Historically, community college enrollment spikes during economic downturns.
This year, a public health crisis may draw even more students who don’t want to travel or live in a dorm.
The coronavirus crisis has already changed the way this year’s crop of high school seniors are thinking about higher education.
And community colleges across the country are preparing accordingly.
“Under the circumstances, families may turn to us as the gateway of opportunity, and we’ve been ready,” said Michael Baston, the president of Rockland Community College in Rockland County, New York.
Amid a global pandemic and sharp economic slowdown, students and families may be more likely to choose local and less-expensive public schools or community college rather than private universities far from home, according to Robert Franek, editor in chief of The Princeton Review and author of “The Best 385 Colleges.”
As price becomes a growing consideration, 40% of students already have said they would attend public college and 26% have said they would choose community college, according to a separate report by the College Savings Foundation, a Washington-based research group.
For starters, community college is significantly less expensive. At two-year public schools, tuition and fees are $3,730 for the 2019–2020 school year, according to the College Board. Alternatively, at in-state four-year public schools, tuition is $10,440 and at four-year private universities it averages $36,880.
“From a college savings standpoint, I think it’s the best investment you can make,” Julio Martinez, executive director of California’s ScholarShare Investment Board, said of community college.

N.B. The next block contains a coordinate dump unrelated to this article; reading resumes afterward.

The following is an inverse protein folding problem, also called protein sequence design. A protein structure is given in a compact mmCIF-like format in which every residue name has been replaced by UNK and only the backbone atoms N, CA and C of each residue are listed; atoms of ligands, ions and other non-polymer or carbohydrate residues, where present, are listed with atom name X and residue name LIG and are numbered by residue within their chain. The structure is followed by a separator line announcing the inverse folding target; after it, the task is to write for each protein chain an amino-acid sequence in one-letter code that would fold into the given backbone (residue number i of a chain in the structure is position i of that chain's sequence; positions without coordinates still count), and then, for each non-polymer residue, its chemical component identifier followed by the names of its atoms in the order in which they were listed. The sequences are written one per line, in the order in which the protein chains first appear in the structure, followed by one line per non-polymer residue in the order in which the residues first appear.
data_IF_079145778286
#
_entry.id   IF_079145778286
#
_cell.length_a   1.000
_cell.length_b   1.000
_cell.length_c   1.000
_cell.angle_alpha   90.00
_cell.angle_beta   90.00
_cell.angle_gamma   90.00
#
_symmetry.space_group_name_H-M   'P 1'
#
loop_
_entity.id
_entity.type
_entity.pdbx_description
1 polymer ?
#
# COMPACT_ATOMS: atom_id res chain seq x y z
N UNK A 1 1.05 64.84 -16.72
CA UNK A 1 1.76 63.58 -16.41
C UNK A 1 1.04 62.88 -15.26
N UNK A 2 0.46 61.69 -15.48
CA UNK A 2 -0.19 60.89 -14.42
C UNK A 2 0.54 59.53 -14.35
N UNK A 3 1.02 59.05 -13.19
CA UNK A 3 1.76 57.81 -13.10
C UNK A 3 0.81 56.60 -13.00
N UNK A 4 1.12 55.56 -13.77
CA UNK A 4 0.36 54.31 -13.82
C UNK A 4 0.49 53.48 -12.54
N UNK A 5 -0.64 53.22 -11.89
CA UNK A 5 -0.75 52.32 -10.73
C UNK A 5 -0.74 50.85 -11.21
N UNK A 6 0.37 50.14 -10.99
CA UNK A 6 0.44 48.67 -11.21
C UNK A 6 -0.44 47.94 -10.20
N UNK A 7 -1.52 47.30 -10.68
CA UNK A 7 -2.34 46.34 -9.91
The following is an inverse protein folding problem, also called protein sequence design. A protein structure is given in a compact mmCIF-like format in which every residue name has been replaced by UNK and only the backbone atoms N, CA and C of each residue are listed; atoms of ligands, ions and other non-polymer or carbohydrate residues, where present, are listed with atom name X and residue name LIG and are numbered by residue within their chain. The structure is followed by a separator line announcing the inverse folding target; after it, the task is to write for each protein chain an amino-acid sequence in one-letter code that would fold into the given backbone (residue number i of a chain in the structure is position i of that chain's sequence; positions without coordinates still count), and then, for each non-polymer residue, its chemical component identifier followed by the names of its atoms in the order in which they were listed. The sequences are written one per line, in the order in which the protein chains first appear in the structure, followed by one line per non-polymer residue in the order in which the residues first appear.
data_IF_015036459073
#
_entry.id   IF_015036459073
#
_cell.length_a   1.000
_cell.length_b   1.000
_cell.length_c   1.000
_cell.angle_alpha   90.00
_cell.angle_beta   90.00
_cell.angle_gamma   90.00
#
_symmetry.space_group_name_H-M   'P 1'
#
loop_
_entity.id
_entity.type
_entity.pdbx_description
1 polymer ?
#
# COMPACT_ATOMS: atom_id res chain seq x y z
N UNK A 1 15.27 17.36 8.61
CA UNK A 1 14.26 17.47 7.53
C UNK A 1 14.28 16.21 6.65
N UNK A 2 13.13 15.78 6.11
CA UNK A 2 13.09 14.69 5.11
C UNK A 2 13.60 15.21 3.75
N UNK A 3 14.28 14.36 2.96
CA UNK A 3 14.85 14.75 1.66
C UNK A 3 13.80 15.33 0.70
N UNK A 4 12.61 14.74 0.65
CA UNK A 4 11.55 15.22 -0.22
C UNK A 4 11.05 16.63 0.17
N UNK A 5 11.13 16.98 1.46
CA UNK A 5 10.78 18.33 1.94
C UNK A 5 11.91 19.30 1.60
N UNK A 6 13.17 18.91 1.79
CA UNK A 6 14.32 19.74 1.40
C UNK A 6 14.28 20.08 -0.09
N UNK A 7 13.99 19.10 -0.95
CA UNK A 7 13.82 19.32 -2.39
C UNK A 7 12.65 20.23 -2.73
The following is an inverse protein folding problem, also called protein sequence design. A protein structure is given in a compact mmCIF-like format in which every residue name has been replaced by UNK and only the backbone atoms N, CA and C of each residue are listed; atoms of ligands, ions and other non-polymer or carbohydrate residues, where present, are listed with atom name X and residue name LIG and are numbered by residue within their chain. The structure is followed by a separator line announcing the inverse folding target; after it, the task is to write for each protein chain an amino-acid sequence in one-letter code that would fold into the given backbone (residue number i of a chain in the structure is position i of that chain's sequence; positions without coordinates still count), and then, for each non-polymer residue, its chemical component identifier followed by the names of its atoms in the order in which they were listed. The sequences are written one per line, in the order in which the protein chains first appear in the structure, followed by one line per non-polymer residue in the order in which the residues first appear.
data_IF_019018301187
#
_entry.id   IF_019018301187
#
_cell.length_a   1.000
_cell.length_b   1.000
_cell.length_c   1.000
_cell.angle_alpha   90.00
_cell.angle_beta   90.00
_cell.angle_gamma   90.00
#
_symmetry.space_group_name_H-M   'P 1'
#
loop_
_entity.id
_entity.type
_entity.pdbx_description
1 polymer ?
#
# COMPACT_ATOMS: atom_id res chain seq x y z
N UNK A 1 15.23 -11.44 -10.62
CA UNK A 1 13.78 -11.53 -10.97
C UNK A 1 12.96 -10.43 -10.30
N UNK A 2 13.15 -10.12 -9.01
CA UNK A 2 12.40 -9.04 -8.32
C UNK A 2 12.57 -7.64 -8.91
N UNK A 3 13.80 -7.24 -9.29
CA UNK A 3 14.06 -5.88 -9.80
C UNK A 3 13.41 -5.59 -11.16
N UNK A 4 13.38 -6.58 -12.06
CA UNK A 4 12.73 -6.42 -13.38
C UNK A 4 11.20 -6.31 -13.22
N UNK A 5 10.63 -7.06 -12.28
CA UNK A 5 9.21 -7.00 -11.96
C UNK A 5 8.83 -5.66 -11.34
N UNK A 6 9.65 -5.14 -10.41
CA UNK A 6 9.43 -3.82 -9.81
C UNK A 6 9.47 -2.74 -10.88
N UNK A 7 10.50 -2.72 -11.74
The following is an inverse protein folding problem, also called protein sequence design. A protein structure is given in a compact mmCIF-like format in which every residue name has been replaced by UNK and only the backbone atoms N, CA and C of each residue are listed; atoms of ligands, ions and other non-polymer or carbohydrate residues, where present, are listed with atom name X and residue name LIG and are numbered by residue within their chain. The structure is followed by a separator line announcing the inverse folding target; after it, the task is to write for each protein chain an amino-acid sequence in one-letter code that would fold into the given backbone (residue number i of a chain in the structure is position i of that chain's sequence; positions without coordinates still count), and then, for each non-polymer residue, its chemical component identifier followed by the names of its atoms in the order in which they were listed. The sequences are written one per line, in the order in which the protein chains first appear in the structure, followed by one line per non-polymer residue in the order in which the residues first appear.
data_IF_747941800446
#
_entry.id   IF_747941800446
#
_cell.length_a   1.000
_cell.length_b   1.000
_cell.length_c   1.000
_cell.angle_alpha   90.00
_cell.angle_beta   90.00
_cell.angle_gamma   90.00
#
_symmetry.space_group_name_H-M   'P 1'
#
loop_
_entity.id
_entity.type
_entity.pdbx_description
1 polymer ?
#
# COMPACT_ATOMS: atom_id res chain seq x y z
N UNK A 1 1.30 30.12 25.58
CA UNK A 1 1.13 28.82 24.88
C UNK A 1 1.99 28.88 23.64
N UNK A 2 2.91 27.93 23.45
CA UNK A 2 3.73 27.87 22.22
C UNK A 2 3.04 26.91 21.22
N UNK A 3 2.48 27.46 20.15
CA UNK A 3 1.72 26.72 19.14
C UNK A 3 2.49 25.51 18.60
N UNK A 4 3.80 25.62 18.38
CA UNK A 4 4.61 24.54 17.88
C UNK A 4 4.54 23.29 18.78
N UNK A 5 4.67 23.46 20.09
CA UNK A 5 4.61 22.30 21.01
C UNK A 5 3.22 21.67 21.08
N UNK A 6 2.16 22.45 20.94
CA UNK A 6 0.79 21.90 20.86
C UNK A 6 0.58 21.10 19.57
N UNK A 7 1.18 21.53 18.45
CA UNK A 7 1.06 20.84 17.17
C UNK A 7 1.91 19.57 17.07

From a college savings standpoint, I think it’s the best investment you can make.
Julio Martinez EXECUTIVE DIRECTOR OF SCHOLARSHARE INVESTMENT BOARD
Historically, community colleges see an influx of students during economic downturns.
Community college enrollment spiked during the last recession, but as the economy improved, enrollments have steadily declined every year since, according to Martha Parham, senior vice president of public relations at the American Association of Community Colleges.
Still, these schools are well suited to adapt to such fluctuations, she said. “Community colleges are often called upon to implement herculean measures to accommodate as many students as they can.”
This time, there are added incentives that could draw even more students, who may not want to travel or live in a dorm amid a public health crisis.
A two-year program is not necessarily an alternative to a four-year degree. Increasingly, students go from community college to a four-year school.
“It’s not a bad way to knock out gateway courses, typically the 101-type classes,” said Thomas Brock, director of the Community College Research Center, or CCRC.
Today, about half of all bachelor’s degree earners began their education at a community college, according to data from the National Student Clearinghouse Research Center.
At least 30 states have policies that guarantee that students with an associate degree can then transfer to a four-year school as a junior.
“So many colleges and states offer pathways from community college to four-year schools,” Parham said.
Yet community colleges have struggled with sluggish completion rates and the stigma of being merely a fallback option for students with few other choices.
Although completion rates are on the rise, still, only about 40% of students who start at a two-year school finish the program in six years, the National Student Clearinghouse Research Center found.
In comparison, 67% of students who matriculated at a four-year public university completed their degree within six years. The rate jumped to nearly 77% for those who started at four-year private schools.
The fallout from Covid-19 could change that, Baston said.
“This pandemic will also help people recognize even further that we are a viable path.”